Written over a dozen years ago yet somehow even more relevant today, Cory Doctorow’s tale of clever teens engaged in a technological rebellion serves as both a wake-up call and a lesson in resistance. If George Orwell’s 1984 is on your mind these days, then jump into the 21st century with this book. Now available bound with the sequel Homeland, first published in 2014.— MICHELLE
Cory Doctorow’s two New York Times-bestselling novels of youthful rebellion against the torture-and-surveillance state – now available in a softcover omnibus
“A wonderful, important book ... I’d recommend Little Brother over pretty much
any book I’ve read this year.” –Neil Gaiman
Marcus Yallow is seventeen years old when he skips school and finds himself caught in the aftermath of a terrorist attack on San Francisco. In the wrong place at the wrong time, Marcus and his friends are apprehended by the Department of Homeland Security and whisked away to a secret prison where they are brutally interrogated for days.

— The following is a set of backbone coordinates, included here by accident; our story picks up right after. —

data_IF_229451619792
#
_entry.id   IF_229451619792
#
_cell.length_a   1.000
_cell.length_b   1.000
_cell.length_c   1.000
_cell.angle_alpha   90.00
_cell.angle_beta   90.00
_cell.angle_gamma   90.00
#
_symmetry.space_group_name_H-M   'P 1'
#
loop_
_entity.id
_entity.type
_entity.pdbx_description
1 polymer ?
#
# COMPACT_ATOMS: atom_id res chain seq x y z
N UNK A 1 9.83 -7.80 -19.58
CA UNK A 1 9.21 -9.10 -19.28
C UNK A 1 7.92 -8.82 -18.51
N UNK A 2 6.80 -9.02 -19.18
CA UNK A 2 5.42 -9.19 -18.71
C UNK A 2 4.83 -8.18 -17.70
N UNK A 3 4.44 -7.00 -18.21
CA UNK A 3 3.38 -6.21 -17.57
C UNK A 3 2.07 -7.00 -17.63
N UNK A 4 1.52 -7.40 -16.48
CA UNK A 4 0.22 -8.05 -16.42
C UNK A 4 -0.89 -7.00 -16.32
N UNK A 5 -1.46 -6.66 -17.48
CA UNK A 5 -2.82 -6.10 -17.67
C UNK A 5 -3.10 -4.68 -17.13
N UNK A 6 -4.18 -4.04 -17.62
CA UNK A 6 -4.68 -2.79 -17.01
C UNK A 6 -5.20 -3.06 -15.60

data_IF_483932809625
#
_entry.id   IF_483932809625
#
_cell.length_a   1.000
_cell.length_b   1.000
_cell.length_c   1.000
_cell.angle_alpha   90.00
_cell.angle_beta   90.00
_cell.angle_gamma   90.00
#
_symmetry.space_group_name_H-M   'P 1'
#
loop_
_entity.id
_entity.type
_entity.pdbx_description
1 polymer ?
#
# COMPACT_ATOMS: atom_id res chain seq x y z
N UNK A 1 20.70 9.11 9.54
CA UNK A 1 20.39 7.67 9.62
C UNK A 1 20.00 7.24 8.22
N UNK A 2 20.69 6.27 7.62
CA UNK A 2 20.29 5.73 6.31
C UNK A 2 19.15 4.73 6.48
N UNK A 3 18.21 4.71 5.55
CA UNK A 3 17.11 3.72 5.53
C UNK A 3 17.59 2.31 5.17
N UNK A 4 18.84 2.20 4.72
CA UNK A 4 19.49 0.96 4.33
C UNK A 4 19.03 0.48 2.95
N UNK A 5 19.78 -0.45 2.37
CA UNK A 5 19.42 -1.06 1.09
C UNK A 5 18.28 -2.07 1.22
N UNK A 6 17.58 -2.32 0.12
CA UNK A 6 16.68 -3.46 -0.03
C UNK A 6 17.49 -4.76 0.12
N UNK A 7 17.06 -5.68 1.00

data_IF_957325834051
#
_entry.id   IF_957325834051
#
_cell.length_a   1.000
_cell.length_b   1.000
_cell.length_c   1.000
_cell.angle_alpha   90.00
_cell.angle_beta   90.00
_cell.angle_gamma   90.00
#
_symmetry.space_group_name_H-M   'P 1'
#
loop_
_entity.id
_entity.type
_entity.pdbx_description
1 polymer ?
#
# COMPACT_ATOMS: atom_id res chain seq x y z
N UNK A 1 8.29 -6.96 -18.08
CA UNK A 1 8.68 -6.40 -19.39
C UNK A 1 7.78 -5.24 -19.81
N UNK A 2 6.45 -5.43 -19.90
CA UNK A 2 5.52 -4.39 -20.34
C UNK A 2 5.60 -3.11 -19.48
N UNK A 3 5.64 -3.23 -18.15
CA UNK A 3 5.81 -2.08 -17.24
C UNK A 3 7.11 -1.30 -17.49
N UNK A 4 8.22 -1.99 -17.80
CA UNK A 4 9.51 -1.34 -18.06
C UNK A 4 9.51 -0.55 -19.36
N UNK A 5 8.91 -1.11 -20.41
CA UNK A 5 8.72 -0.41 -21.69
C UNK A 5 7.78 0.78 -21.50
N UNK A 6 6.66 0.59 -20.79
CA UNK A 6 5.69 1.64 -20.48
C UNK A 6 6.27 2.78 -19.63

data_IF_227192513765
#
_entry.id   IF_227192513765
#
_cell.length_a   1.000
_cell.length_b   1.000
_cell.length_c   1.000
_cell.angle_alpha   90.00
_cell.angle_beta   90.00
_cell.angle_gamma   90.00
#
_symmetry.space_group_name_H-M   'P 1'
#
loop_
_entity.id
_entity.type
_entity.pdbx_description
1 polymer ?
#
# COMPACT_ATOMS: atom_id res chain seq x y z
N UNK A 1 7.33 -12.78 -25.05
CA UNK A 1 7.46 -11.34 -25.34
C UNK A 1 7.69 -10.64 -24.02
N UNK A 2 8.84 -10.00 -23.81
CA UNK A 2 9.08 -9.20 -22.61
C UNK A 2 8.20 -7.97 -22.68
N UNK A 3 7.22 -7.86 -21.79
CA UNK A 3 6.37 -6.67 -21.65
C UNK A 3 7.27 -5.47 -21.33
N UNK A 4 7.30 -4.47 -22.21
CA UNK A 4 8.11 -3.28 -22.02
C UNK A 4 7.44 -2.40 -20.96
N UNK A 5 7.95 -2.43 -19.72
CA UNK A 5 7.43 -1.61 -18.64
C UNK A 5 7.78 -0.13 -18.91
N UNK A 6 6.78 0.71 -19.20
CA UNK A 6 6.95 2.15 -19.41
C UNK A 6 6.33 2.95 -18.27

When the DHS finally releases them, Marcus discovers that his city has become a police state. He knows that no one will believe him, which leaves him one option: to take down the DHS himself. Can one brilliant teenage hacker actually fight back? Maybe, but only if he’s very careful...and if he chooses his friends well.
A few years after the events of Little Brother, California’s economy collapses and Marcus finds himself employed by a crusading politician who promises reform. Then his former nemesis, Masha, emerges with a thumbdrive containing WikiLeaks-style evidence of government wrongdoing. When Marcus witnesses Masha’s kidnapping by the same agents who detained and tortured him earlier, he has to decide whether to save her or leak the archive that will cost his employer the election and put thousands at risk.
Surrounded by friends who consider him a hacker hero, stalked by people who look like they’re used to inflicting pain, Marcus has to act, and act fast.
“As dead serious as Nineteen Eighty-Four, as potentially important a ‘novel of ideas,’ with a much more engaging central character and an apparently inexhaustible supply of information on everything from brewing coffee to sneaky surveillance and how to defeat it.” —The Wall Street Journal on Homeland